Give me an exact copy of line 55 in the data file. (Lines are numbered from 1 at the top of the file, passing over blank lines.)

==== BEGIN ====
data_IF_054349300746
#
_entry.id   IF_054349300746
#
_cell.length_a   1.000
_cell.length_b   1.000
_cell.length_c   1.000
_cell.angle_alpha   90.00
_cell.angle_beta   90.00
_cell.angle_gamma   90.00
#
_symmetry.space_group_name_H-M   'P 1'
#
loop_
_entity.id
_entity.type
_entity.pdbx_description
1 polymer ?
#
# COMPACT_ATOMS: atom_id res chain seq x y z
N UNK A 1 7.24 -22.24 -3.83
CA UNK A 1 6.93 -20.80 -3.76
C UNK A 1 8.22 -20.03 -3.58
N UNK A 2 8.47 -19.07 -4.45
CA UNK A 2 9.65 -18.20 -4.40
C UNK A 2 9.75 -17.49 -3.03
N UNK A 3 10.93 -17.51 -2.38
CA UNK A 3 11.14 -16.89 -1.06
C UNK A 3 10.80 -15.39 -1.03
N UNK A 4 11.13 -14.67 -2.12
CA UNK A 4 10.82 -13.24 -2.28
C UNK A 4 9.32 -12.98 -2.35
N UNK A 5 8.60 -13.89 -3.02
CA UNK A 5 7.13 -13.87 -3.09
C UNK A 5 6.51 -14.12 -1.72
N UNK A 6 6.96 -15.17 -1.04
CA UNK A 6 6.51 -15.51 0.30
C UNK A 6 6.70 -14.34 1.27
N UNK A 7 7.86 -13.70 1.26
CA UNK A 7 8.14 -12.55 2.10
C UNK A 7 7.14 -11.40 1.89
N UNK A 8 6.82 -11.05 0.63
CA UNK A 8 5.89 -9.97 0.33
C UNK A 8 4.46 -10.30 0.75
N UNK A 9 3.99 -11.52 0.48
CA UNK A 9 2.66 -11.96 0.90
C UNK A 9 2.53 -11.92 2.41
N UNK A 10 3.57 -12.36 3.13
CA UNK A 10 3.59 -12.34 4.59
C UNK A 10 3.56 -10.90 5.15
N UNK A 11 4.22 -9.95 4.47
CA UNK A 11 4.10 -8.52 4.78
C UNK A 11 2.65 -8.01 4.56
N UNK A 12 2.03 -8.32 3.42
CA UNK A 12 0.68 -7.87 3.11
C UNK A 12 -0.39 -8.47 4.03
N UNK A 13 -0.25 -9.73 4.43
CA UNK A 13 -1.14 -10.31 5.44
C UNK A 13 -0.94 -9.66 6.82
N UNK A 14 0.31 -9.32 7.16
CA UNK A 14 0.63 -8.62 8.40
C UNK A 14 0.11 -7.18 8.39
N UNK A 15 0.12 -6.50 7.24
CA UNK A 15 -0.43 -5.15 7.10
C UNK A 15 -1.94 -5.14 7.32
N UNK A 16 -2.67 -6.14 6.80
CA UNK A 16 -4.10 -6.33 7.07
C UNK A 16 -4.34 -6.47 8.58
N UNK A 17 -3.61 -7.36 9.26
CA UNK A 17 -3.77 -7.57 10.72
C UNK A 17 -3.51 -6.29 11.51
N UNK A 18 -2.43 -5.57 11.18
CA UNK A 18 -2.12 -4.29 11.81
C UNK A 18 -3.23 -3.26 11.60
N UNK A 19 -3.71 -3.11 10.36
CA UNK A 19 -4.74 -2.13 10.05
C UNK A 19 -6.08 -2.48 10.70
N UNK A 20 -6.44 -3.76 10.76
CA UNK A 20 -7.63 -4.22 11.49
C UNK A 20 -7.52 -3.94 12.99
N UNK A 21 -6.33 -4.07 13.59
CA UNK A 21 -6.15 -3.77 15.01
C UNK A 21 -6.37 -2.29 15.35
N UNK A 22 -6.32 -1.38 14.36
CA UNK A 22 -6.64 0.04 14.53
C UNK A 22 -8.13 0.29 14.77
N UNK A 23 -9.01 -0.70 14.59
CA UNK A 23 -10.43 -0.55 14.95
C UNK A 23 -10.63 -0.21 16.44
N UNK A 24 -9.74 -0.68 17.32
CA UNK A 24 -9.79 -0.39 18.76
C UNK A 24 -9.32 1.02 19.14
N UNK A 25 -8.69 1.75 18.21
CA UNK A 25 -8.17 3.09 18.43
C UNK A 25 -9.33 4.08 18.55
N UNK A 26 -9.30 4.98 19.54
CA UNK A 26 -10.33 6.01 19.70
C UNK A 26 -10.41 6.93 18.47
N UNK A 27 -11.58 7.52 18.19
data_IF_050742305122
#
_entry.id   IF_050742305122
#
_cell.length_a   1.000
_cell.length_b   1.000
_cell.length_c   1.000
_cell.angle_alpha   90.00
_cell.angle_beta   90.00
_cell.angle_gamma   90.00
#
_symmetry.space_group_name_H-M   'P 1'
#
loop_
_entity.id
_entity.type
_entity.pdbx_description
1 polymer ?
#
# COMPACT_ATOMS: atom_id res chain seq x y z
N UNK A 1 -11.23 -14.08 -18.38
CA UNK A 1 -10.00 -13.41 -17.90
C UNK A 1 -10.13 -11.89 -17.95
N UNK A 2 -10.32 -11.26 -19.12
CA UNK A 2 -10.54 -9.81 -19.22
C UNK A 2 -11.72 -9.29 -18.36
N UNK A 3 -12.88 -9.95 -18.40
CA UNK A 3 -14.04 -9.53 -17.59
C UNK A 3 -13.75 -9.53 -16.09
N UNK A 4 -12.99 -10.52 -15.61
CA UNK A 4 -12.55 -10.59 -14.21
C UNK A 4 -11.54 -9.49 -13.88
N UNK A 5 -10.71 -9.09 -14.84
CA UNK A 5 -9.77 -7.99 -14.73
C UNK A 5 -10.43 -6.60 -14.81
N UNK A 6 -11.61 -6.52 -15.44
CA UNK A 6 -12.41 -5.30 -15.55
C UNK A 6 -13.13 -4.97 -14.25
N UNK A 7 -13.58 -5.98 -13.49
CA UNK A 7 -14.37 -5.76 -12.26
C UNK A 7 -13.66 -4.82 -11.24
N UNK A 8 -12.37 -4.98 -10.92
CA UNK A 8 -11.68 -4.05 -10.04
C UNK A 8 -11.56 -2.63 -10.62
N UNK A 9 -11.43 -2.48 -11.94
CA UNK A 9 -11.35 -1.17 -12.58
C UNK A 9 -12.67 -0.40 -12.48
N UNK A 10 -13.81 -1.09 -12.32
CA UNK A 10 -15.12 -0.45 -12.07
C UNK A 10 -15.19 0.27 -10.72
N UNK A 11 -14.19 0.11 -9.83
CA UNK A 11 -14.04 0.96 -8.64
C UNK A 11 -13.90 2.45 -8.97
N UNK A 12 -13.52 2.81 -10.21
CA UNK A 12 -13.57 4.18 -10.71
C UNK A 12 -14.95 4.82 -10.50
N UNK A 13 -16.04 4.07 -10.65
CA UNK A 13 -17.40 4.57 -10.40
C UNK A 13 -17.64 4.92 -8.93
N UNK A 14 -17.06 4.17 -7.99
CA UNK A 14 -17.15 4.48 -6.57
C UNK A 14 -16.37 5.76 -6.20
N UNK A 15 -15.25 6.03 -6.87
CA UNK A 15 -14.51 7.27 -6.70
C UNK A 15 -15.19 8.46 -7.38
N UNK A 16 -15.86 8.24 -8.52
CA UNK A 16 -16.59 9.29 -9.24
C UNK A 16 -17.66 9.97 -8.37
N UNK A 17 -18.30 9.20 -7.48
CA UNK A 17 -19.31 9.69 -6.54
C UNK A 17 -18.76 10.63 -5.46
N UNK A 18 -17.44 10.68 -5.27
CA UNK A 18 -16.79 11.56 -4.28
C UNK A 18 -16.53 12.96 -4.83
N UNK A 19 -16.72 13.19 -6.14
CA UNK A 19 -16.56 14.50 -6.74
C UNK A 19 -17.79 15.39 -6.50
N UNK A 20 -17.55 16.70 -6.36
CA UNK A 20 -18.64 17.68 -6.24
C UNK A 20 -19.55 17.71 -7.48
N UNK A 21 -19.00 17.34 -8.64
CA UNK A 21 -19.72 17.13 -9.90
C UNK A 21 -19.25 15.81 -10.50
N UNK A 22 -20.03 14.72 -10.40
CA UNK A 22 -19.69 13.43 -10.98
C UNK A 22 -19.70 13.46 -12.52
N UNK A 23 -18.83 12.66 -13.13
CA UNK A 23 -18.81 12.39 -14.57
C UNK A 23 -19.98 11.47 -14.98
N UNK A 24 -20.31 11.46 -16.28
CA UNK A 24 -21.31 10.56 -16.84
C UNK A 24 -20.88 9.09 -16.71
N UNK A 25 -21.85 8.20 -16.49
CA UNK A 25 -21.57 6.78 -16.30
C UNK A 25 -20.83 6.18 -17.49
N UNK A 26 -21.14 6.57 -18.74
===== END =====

CA UNK A 12 0.68 -7.87 3.11